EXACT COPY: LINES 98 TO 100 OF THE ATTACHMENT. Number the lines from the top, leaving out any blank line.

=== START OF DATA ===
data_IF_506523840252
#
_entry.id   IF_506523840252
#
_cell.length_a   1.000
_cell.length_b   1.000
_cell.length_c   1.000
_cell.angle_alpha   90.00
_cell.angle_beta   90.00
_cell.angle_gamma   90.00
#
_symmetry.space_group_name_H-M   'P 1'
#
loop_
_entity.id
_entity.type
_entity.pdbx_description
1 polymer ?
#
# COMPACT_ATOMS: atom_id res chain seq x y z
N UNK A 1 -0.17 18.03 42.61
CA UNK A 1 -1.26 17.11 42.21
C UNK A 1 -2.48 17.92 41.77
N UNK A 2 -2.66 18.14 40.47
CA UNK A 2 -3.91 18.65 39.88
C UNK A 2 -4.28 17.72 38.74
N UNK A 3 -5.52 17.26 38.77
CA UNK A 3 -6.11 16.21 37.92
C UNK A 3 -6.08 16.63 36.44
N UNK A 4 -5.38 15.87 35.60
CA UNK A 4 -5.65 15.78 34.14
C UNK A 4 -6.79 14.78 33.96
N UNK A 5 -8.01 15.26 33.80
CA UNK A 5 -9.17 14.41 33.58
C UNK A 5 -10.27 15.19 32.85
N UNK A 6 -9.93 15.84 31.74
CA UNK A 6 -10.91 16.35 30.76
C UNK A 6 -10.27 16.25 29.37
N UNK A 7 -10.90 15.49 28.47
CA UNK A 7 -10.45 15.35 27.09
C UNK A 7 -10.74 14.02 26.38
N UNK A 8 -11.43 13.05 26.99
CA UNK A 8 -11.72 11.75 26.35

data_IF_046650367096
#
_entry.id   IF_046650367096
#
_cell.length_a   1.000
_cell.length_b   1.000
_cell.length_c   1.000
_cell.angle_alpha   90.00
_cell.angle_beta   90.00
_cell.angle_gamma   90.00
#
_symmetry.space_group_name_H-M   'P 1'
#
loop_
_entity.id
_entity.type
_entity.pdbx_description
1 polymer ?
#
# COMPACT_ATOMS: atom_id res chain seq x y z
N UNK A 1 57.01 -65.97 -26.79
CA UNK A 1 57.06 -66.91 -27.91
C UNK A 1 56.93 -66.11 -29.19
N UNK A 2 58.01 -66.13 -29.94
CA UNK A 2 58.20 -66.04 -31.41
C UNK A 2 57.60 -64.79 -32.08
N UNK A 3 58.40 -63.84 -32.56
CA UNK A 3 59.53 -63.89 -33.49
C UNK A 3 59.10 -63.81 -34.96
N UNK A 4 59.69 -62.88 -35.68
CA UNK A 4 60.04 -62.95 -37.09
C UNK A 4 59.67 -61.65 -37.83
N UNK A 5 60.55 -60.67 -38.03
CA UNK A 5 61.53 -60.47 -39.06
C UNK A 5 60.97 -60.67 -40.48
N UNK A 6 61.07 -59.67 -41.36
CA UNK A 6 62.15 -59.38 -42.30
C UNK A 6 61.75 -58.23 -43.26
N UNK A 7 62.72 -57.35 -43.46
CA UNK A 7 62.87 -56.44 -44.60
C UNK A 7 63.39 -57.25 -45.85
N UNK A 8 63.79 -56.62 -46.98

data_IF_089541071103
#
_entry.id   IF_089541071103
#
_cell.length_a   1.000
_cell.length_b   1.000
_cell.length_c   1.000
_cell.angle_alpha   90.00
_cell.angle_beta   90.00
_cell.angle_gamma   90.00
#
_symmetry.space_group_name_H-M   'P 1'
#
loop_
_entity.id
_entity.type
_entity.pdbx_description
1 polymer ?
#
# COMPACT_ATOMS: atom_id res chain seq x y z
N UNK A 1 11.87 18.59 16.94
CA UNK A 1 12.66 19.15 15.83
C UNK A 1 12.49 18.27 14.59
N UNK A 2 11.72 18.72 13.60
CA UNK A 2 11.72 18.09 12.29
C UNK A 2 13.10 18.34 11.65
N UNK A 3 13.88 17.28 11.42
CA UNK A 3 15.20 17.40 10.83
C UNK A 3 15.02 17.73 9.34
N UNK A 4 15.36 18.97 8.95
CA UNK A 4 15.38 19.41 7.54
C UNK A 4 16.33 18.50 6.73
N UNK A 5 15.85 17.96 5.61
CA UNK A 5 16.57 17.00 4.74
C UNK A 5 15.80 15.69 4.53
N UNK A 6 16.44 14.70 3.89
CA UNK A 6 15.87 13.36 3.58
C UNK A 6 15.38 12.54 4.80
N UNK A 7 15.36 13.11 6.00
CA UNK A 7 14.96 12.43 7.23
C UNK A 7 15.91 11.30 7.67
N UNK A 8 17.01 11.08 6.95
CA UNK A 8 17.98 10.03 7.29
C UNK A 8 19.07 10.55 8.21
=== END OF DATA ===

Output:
#
loop_
_entity.id